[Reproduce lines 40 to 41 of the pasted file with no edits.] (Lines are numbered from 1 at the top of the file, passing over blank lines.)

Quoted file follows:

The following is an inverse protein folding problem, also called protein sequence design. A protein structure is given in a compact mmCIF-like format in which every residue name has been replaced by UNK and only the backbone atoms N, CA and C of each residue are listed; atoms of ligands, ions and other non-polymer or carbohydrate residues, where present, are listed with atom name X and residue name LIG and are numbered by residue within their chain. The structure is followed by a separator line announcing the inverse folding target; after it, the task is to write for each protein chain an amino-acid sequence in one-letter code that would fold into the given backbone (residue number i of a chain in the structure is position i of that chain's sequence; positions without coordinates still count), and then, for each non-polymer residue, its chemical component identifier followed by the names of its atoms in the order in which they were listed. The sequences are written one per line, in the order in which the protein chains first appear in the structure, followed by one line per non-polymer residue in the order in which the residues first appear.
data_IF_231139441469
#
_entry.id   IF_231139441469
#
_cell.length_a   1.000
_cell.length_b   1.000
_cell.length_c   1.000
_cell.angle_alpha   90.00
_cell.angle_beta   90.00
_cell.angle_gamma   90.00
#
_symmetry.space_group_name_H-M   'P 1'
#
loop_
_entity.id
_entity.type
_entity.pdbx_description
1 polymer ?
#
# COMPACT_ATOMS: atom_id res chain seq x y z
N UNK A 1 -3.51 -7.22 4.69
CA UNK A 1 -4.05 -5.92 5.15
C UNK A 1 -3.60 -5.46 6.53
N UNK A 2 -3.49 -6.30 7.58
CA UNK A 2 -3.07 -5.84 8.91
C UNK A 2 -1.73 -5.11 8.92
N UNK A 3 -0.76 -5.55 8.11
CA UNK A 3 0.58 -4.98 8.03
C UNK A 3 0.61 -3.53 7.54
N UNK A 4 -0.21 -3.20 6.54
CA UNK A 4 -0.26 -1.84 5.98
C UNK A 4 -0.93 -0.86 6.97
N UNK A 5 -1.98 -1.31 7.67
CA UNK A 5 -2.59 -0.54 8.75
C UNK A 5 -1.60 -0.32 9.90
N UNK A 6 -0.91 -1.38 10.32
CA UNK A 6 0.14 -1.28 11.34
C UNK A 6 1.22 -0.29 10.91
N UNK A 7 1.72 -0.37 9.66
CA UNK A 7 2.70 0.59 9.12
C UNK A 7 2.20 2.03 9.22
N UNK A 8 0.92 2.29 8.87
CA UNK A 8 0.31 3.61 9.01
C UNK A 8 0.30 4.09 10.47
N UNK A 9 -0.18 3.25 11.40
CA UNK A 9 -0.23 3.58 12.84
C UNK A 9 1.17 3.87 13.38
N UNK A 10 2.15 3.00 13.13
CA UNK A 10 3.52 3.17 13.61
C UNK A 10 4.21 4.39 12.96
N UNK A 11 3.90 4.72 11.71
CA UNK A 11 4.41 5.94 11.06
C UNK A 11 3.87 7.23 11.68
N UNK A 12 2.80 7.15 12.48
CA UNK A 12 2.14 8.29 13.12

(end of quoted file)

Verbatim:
N UNK A 7 1.72 -0.37 9.66
CA UNK A 7 2.70 0.59 9.12